Each instruction object returned by Adapter.current has a type property which is one of the following strings. Two or more other properties containing data for the instruction processing will also be set.

  • INSERT: insert a new object
    • object_type: type of the object being inserted
    • identity: primary key value or row index for the object
    • values: map of property names and property values for the object to insert
  • SET: set property values for an existing object
    • object_type: type of the object
    • identity: primary key value or row index for the object
    • values: map of property names and property values to update for the object
  • DELETE: delete an existing object
    • object_type: type of the object
    • identity: primary key value or row index for the object
  • CLEAR: delete all objects of a given type
    • object_type: type of the object
  • LIST_SET: set the object at a given list index to an object
    • object_type: type of the object
    • identity: primary key for the object
    • property: property name for the list property to mutate
    • list_index: list index to set
    • object_identity: primary key or row number of the object being set
  • LIST_INSERT: insert an object in the list at the given index
    • object_type: type of the object
    • identity: primary key for the object
    • property: property name for the list property to mutate
    • list_index: list index at which to insert
    • object_identity: primary key or row number of the object to insert
  • LIST_ERASE: erase an object in the list at the given index: this removes the object
  • from the list but the object will still exist in the Realm
    • object_type: type of the object
    • identity: primary key for the object
    • property: property name for the list property to mutate
    • list_index: list index which should be erased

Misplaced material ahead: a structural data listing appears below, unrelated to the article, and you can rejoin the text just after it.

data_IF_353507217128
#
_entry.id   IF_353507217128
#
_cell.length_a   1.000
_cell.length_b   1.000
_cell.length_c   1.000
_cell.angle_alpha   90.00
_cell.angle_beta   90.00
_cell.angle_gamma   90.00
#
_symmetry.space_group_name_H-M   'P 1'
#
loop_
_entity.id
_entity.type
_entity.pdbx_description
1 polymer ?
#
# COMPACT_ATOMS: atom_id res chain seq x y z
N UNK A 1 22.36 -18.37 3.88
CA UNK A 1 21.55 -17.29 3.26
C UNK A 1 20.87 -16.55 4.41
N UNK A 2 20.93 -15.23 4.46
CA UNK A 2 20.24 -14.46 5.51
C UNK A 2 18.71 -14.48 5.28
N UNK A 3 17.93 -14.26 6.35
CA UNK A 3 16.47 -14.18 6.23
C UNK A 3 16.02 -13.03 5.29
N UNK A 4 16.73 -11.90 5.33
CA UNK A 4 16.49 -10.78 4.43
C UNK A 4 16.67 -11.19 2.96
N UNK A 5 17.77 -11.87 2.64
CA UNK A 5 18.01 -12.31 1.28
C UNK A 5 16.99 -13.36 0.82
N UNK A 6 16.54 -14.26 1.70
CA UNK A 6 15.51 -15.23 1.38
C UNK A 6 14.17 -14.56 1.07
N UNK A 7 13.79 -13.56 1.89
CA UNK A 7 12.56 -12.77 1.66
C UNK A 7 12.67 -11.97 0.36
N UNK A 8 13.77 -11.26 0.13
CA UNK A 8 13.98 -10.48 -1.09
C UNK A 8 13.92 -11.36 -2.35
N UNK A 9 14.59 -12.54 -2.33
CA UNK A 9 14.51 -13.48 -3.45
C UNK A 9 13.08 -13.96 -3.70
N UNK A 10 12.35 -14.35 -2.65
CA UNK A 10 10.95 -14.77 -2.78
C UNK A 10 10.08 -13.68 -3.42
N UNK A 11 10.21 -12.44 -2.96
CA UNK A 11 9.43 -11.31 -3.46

• LIST_CLEAR: clear a list removing all objects: objects are not deleted from the Realm
    • object_type: type of the object
    • identity: primary key for the object
    • property: property name for the list property to clear
  • ADD_TYPE: add a new type
    • object_type: name of the type
    • primary_key: name of primary key property for this type
    • properties: Property map as described in Realm.ObjectSchema
  • ADD_PROPERTIES: add properties to an existing type
    • object_type: name of the type
    • properties: Property map as described in Realm.ObjectSchema
  • CHANGE_IDENTITY: change the row index for an existing object: not called for objects with primary keys
    • object_type: type of the object
    • identity: old row value for the object
    • new_identity: new row value for the object

For full details, including all the instruction types and the data passed to them, consult the API reference for the Realm.Sync.Adapter class.

A PostgreSQL data connector is already implemented, and more are on the way, including MongoDB and Microsoft SQL Server. Any data connector can be customized to your application’s specific needs. If you’re a Realm Enterprise customer, contact your representative for more information.